Even Iok’s subordinates aren’t quite sure what he’s on about, but Julieta joins the fight for her own reasons: she’s eager to become stronger and a good old-fashioned Gjallarhorn crackdown is as good an opportunity as ever.

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After Atra calms down and tells Kudelia what the shopkeeper told her long ago (“babies are like clamps”, keeping men from running off), Kudelia understands Atra’s sudden urgent need for someone to have a baby with Mika. But Kudelia doesn’t see why that someone can’t be Atra herself.

Even after all Atra has done throughout the adventures of Tekkadan, she still thinks she’s “not nearly good enough” for Mika, but she’s wrong. The fact is, she may be the only one for Mika. That being said, she has a long way to go, what with Mika not-quite joking about babies looking tasty.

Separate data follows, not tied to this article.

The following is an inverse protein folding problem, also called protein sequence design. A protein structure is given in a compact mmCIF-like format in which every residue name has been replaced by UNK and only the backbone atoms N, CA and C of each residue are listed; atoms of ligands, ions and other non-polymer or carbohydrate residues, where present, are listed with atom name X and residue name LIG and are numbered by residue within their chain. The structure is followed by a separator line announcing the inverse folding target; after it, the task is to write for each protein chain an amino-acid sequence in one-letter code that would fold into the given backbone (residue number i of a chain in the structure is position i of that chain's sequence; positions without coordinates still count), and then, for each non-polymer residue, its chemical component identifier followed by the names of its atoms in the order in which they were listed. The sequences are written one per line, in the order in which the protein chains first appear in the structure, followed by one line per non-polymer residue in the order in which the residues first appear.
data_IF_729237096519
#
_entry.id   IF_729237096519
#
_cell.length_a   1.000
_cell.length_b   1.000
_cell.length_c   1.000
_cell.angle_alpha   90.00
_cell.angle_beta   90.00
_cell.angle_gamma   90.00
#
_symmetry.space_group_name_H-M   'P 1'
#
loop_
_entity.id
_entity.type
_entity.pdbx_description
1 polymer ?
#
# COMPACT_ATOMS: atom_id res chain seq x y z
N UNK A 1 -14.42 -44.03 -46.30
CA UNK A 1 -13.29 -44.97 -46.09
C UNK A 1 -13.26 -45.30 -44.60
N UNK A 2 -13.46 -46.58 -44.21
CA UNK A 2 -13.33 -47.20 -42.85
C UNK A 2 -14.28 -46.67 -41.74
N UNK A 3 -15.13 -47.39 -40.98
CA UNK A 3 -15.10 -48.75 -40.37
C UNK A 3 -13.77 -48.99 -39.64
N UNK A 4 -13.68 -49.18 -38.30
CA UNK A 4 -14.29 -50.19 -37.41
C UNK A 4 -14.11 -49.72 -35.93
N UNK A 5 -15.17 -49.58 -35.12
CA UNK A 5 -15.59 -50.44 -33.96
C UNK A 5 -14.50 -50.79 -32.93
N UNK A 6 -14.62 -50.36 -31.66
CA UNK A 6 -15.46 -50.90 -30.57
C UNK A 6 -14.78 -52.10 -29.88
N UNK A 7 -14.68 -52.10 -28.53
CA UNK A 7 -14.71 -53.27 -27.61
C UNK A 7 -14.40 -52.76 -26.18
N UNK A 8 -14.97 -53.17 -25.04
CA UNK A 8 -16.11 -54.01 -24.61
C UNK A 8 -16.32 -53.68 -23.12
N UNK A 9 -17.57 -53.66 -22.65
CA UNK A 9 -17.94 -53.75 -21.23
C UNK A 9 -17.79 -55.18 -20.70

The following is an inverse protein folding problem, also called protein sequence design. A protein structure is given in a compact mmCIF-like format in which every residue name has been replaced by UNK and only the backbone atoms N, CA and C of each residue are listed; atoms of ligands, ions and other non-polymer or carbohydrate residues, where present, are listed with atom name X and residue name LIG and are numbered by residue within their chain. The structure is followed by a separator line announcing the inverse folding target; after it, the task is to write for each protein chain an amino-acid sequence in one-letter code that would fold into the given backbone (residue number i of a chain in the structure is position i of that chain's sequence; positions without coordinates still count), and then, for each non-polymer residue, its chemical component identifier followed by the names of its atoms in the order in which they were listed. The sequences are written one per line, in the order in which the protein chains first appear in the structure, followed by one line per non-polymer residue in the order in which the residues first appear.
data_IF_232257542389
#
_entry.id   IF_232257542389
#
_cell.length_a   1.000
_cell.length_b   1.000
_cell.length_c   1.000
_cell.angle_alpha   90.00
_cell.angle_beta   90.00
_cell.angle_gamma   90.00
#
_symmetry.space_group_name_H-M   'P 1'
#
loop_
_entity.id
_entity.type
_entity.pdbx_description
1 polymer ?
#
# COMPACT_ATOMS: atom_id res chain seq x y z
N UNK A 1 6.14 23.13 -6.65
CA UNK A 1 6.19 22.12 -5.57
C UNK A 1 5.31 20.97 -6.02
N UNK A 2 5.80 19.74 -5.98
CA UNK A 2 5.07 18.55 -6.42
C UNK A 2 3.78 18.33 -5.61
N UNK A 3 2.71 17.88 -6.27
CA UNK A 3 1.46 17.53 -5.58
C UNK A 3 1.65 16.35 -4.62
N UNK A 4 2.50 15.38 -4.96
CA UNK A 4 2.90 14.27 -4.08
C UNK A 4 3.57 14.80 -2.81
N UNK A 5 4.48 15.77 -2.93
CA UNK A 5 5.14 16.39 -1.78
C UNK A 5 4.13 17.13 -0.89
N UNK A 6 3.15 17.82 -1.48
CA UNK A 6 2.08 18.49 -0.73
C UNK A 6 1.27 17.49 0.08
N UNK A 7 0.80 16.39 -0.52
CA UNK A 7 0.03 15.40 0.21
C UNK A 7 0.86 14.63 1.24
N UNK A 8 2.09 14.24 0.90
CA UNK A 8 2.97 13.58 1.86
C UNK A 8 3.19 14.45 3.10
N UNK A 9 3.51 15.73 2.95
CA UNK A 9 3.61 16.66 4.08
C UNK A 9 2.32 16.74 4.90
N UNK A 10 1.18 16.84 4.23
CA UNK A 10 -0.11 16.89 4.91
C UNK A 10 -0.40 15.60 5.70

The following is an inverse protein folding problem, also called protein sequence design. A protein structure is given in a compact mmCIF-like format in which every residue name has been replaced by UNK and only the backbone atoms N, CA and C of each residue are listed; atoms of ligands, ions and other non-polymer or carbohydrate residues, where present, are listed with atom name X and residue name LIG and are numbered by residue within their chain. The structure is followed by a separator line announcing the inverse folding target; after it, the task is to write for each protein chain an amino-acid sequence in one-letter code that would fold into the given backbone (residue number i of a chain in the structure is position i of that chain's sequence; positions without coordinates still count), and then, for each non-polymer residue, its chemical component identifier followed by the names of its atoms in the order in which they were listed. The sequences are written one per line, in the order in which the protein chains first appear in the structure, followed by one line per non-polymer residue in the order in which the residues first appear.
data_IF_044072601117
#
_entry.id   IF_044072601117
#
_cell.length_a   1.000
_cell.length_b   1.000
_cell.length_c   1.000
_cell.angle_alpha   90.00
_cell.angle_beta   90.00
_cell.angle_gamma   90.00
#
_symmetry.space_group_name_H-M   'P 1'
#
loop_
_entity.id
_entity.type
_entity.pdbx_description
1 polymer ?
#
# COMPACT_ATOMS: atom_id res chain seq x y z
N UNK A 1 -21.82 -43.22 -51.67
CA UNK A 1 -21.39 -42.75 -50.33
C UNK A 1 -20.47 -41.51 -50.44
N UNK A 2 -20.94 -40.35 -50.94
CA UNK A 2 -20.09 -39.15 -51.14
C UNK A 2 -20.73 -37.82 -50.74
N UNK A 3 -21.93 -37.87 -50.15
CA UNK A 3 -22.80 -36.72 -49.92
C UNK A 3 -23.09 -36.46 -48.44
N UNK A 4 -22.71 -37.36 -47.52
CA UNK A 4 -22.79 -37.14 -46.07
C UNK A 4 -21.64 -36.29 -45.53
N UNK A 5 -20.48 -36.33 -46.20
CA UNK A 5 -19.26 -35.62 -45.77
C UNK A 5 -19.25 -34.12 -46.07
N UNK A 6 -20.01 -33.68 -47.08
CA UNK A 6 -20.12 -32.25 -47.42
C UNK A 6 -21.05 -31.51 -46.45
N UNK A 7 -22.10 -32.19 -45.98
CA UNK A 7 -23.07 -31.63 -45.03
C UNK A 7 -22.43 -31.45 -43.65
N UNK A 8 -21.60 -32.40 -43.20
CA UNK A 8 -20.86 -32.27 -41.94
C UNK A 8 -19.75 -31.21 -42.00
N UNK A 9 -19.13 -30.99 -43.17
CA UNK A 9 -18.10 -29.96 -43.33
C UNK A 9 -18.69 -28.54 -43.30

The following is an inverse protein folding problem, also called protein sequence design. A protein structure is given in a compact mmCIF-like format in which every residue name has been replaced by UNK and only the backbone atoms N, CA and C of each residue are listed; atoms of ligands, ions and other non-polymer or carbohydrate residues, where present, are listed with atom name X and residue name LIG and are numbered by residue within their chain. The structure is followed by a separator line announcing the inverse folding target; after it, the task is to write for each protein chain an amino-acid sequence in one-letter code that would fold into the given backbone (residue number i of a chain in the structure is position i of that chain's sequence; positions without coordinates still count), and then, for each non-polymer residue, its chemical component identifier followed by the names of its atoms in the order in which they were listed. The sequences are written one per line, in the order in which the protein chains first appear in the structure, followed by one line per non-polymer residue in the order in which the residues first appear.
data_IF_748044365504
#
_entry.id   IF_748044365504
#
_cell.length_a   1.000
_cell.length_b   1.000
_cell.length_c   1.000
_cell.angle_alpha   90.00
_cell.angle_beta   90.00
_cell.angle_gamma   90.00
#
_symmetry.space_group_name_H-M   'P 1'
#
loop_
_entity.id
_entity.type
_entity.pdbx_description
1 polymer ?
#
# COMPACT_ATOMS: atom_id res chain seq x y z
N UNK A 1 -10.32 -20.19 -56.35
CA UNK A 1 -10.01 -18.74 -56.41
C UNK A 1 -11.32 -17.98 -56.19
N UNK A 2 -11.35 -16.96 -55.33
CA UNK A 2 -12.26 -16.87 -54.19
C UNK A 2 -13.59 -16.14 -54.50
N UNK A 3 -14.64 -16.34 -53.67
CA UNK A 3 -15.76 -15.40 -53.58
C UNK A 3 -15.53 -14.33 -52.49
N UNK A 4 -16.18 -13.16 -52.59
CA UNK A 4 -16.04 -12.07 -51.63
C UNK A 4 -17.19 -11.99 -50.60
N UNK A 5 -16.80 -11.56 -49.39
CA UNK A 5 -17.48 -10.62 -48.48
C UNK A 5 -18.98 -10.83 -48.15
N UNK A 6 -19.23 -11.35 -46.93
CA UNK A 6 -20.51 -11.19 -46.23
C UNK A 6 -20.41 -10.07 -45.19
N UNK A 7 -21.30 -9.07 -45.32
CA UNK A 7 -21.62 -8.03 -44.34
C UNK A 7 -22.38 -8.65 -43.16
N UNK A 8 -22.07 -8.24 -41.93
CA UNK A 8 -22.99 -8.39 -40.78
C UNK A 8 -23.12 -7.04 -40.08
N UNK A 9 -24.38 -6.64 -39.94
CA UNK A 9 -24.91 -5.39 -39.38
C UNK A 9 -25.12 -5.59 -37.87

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Before he learns just how fully he’s been backstabbed (be it by Jasley or McMurdo or whoever), Naze has a long talk with Amida, about Lafter likely finding another man, and about how much Tekkadan reminds him of the Turbines when they were just starting out.

It was Naze and former-mercenary Amida who started it, fell in love, then went to work gathering women living and working in horrible conditions and creating a family where all could thrive and protect one another. Change the gender and it is pretty famliar…only the Turbines have since expanded to 50,000 members. Not mentioned: how many of those are Naze’s children.